DENVER Gov.-elect John Hickenlooper moved to set up a transition team Wednesday, as Republican state legislators claimed they had won control of the House.
Starting today, we put aside our differences. We reach out to Republicans, Democrats, unaffiliateds. We start working on getting this economy back on track, Hickenlooper said.
He will try to create a culture of continuous improvement for state agencies, as he expects to see lean budgets for the government in the future.
Hickenlooper laid out an ambitious agenda for his transition team, which he calls Partners for Colorado.
The team will make recommendations for Hickenloopers Cabinet appointments, as well as specific steps the governor and Legislature can take in the weeks after the Jan. 11 inauguration.
How you manage those first hundred days has a lot to do with how much you can get done in the first four years, Hickenlooper said.
He said he would pick the best people to lead state agencies and not pay attention to party affiliation or a persons hometown.
Hickenlooper put Lt. Gov.-elect Joe Garcia in charge of his transition team, along with John Huggins, who led his Denver City Hall transition team in 2003.
His team will visit Durango on Nov. 13 for a public meeting, one of eight it will hold around the state this month.
Hickenlooper asked Colorado citizens to submit their comments and suggestions to his transition website, www.partnersforcolorado.com.
Meanwhile, state House Republicans declared that they had recaptured the chamber after six years of Democratic rule. Democrats, though, were not so sure.
We recognize and understand that Colorado has significant challenges ahead of us, said Rep. Frank McNulty, R-Highlands Ranch, who expected to be named the next speaker of the House today.
McNulty and Hickenlooper spoke by phone Wednesday morning and pledged to work together.
But McNulty added that the first items on his agenda would be to repeal new regulations and other bills he deemed anti-business that Democrats passed over the last four years.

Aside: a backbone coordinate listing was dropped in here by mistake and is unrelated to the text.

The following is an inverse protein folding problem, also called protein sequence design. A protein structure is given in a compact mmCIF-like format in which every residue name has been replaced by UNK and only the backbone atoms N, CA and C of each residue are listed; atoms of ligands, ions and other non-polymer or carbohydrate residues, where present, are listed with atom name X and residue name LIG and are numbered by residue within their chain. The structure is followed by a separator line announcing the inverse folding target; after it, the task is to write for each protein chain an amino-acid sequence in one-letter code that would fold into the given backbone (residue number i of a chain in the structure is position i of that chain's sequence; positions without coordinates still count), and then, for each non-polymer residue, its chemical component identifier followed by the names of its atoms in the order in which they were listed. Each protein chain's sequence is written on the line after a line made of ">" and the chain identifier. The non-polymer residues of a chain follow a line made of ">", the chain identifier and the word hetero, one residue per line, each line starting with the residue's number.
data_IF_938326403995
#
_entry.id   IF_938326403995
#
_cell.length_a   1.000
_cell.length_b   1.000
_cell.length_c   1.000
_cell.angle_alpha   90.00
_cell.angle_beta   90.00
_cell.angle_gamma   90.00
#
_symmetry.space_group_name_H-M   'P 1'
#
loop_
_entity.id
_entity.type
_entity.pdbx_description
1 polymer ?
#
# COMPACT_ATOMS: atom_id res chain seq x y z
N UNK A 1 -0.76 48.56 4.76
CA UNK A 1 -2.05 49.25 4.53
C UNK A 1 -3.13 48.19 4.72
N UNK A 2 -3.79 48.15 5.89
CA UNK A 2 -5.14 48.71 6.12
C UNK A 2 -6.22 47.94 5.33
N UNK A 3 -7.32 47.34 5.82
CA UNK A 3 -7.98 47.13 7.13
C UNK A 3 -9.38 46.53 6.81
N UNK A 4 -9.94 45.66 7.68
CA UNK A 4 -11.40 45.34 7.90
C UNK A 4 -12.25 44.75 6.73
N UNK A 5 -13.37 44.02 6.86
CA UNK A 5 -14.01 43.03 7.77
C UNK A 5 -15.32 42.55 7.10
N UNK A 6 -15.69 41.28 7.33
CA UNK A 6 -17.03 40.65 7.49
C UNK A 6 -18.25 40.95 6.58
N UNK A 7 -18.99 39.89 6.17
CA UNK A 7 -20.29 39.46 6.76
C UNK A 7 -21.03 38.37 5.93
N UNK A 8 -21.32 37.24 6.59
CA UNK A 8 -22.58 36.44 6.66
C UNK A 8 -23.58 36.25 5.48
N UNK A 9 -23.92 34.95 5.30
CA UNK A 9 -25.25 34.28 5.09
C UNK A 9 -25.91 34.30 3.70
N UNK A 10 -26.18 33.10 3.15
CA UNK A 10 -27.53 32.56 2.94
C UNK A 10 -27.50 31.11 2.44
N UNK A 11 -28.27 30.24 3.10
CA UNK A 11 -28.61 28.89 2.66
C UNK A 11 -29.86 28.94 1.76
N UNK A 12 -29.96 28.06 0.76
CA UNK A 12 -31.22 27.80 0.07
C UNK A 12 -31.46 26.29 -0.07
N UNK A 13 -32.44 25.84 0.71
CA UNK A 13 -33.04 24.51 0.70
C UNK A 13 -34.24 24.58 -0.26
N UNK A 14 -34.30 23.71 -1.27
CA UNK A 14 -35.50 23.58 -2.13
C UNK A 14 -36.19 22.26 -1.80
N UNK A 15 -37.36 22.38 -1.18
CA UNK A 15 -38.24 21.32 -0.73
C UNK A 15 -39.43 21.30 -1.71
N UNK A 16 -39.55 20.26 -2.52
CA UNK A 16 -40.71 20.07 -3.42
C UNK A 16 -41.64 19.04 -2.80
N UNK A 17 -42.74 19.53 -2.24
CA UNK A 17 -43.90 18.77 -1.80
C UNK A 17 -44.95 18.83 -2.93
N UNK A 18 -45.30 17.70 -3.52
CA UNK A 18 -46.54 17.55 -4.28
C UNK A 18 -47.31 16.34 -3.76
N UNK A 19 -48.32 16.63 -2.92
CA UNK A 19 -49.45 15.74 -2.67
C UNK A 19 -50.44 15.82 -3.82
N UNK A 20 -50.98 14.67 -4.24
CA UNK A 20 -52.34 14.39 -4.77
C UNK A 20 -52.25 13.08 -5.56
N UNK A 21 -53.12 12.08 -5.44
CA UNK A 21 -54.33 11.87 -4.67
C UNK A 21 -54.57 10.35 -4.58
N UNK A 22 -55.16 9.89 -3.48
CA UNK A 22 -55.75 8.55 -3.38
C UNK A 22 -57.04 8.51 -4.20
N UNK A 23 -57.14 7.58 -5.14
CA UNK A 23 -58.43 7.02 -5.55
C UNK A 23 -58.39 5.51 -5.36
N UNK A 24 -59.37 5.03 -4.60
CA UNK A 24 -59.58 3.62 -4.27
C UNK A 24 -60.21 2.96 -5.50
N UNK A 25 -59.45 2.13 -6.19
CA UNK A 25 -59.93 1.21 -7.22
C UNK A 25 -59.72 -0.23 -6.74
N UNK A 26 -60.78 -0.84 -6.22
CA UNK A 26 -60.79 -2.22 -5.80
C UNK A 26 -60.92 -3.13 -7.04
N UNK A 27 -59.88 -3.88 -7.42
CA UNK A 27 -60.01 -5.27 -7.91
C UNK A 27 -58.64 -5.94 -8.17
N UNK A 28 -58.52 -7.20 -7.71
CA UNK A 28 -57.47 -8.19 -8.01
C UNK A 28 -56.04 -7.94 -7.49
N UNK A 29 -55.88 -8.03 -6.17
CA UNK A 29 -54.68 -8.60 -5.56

Democrats said two races in Denvers northwest suburbs could yet give them the majority in the House.
The fat lady has not sung! said Democratic Speaker of the House Terrance Carroll in a Twitter posting Wednesday afternoon.
But McNulty believes the Republicans will control 33 House seats exactly enough for a majority in the 65-member chamber.
The state Senate was another story. Durango Republican Ellen Roberts looked to be the only GOP addition to the Democratic-controlled chamber, thanks to her defeat of incumbent Democrat Bruce Whitehead.
Other hard-fought races in Colorado Springs, Lakewood and the San Luis Valley did not go Republicans way. A central mountain district race was still too close to call Wednesday.
If Roberts ends up as the only GOP pickup, Democrats would control the upper chamber 20-15.
While Republicans cheered pickups of U.S. House seats by Scott Tipton and Cory Gardner, the state House would be an even bigger prize, because it would give them a say in drawing the new boundaries for Tiptons and Gardners districts.
Every 10 years, after the census, the Legislature draws new congressional district boundaries. With a Democratic governor and a Democratic majority in the state Senate, the GOP would be out in the cold if it does not control the state House, McNulty said.